Summer Intensive Diary: Dancing in the Heat Wave

This summer, Pointe is taking a peek inside the Joffrey Ballet's International Summer Intensive with guest blogs from dancer Rachel Davis of New Jersey.

 

July fourth marked the midway point of the Joffrey Chicago Program! We had the holiday off so we went to the beach, then to  Navy Pier to see the fireworks.

 

Since this summer has more students in the program than ever before, Joffrey had to rent out an additional studio at 218 Wabash, referred to as “218,” and our level was there last week. Although 218 isn't nearly as spacious and the air-conditioner isn't always on (it's too loud), I actually like 218. The hot air makes me sweat more so I feel like I’ve gotten a full workout at the end of the day. It also heats my muscles faster and keeps them warm.

 

On Monday and Tuesday, our teacher was Suzanne Lopez, a former Joffrey dancer. She was amazing! Her class was more basic than others I’ve taken here, but that’s something I appreciate. I was able to focus on the small steps and details that usually get overlooked when you're doing more complicated combinations. Sometimes in class I feel as though I’m so focused on getting the steps correctly that I lose the freedom to feel the music and just dance. During one combination, we had to arabesque, rond de jambe and then do another arabesque on the opposite side. Ms. Lopez corrected me by saying that I can lift and open my chest more during the arabesques, showing my love for dance. She also gave a universal correction that I really liked: When doing a soutenu, imagine it as a zipper. I'd never thought of that before! I really wish I could have her again.

 

We also started our second ballet repertory piece last week. Ours has a character twist, we get to carry handkerchiefs and have braids in our hair! I can't wait to see what's in store for our last two weeks.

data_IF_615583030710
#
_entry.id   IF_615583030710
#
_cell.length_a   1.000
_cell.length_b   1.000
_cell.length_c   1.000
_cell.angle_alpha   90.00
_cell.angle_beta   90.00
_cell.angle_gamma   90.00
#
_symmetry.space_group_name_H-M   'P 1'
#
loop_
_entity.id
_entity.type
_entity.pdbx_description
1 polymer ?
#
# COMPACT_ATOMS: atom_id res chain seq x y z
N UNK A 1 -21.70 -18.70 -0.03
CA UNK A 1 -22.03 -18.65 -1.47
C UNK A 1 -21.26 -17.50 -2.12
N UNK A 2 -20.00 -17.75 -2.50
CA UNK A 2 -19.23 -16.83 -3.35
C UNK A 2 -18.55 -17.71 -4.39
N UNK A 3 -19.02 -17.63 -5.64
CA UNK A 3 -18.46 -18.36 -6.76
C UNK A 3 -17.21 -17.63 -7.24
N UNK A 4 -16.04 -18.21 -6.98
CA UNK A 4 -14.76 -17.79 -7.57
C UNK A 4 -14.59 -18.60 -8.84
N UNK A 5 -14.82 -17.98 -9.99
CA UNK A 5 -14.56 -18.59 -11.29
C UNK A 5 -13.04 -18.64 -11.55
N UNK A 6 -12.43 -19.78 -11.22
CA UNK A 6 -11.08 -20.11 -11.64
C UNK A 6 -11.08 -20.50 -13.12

Latest Posts


Complexions Contemporary Ballet's Tatiana Melendez Proves There's No One Way to Have a Ballet Career

This is Pointe's Fall 2020 cover story. Click here to purchase this issue.

Talk to anyone about rising contemporary ballerina Tatiana Melendez, and one word is bound to come up repeatedly: "Fierce." And fair enough, that's a perfectly apt way to describe the 20-year-old's stage presence, her technical prowess and her determination to succeed. But don't make the mistake of assuming that fierceness is Melendez's only (or even her most noteworthy) quality. At the core of her dancing is a beautiful versatility. She's just as much at ease when etching pure classical lines as she is when boldly throwing herself off-balance.

"Selfish choreographer that I am, I want Tatiana to stay with Complexions for all time," says her boss Dwight Rhoden, Complexions Contemporary Ballet's co-artistic director and resident choreographer. "She has a theatricality about her: When the music comes on, she gets swept away." Not too shabby for someone who thought just a few years ago that maybe ballet wasn't for her.

Keep reading SHOW LESS
Cheryl Mann, Courtesy Joffrey Ballet

2020 Stars of the Corps: The Joffrey Ballet's Dara Holmes

A seasoned dancer, Dara Holmes' career with The Joffrey Ballet has consisted of a lot of heavy lifting in the ensemble. "As a new company member, I was onstage all the time," says Holmes, 28. "The older you get, the more you start to appreciate your body and want to preserve it. If I want to keep dancing and do bigger roles, I need to be healthy."

Keep reading SHOW LESS
Jeremy Kyle, Courtesy Laubacher

My First Month as a Professional Dancer in the Age of COVID-19

I moved to Eugene, Oregon, in August, brimming with nerves and excitement to launch my career as an aspirant with Eugene Ballet. After months of quarantining at home in Pittsburgh because of the coronavirus lockdown, transitioning to my new life on the West Coast marked a rapid shift. But in time, it granted me newfound feelings of security. For starters, the ritual of filling up my water bottle, packing my shoes and leotard, putting up my hair and walking into the studio reintroduced a much needed flow of normalcy into my life.

Keep reading SHOW LESS

Editors' Picks